At first glance, it seems that the Internationalist cinema was developed to fight against globalized cinema and the falsification it serves. We can compare it to the International Brigades pushing back against fascism in Spain. But there is a big difference: no one can discipline and transform the Internationalist films and authors into simple tools of propaganda, as the generous and brave people who came to help the Republican Spain or those who found themselves trapped by Stalinism. Internationalist cinema acts against all kinds of normativity and power–nation, community, class, and so forth.
Really now, more than ever, we’re constantly having to reinforce our individuality whether by our own choice or through corporate techniques such as advertising. We’re always hyper-aware that we are–at least we think we are–unique beings. In a sense, Internationalist cinema is perhaps even more appropriate for times like these than ever before. Is this right?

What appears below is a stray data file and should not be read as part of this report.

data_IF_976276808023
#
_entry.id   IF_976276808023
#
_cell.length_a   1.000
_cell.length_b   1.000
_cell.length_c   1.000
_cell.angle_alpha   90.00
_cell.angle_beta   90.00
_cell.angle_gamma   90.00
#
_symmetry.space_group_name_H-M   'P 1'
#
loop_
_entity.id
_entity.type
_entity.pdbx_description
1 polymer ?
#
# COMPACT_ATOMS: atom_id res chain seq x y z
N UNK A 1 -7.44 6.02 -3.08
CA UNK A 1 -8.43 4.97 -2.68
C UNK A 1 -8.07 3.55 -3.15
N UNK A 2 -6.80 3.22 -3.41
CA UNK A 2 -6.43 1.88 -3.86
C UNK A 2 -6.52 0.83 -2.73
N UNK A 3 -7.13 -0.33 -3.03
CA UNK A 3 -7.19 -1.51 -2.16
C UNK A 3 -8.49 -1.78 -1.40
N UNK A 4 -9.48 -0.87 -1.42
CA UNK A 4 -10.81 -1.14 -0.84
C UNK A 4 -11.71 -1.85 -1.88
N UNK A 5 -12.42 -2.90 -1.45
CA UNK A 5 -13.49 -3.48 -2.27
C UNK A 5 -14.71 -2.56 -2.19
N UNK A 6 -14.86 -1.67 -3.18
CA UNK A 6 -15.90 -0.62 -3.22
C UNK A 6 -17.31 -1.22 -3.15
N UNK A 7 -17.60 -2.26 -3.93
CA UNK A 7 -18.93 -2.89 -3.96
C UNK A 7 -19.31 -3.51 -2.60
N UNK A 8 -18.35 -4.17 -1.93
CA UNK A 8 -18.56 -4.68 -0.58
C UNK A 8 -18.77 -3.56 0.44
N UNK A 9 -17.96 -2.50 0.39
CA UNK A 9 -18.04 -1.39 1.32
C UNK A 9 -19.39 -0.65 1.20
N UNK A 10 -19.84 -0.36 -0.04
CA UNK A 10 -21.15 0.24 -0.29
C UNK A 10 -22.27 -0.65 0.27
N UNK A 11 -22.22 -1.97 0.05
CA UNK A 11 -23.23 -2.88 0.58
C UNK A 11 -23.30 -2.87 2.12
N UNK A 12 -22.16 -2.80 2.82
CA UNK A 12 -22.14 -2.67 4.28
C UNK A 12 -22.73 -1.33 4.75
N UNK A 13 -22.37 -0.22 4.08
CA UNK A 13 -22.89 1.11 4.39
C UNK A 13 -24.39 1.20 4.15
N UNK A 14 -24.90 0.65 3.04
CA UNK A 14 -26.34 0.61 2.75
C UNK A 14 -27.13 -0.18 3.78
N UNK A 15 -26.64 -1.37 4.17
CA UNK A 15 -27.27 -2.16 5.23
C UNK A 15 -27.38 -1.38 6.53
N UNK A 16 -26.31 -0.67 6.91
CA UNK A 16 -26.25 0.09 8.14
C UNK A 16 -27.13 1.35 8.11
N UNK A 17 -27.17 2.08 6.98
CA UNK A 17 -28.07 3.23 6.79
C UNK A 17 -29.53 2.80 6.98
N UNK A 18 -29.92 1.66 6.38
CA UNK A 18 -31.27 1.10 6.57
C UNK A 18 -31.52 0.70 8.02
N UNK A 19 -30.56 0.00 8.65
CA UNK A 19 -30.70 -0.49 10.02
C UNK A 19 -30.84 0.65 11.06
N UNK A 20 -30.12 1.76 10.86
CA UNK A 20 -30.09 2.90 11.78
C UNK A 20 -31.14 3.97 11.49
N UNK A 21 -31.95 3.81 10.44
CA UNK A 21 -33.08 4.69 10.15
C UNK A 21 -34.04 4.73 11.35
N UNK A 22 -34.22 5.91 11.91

Yes it is. Internationalist cinema, which has a rich, complex, and non-unified story, is always a critic of self-mutilation and ideology advocated by capitalism and its various political transcriptions, as we can see in the works of Masao Adachi, Jean-Luc Godard, Jean-Pierre Gorin, Yolande du Luart, Peter Whitehead, or Antonello Branca. The same can be said about the filmmakers and artists who are critics against any oppressive power (explicit or implicit, political or economical, in the public or private spheres), their ideals and proposals could be very different, and sometimes contradictory and opposite. A traditional fratricidal division splits the hedonists (Masao Adachi, Koji Wakamatsu, etc.) and the “Jansenists” (e.g., Jean-Luc Godard). It’s a deeper division than between anarchists and Marxists, because there are many theoretical and practical forms of anarcho-Marxism.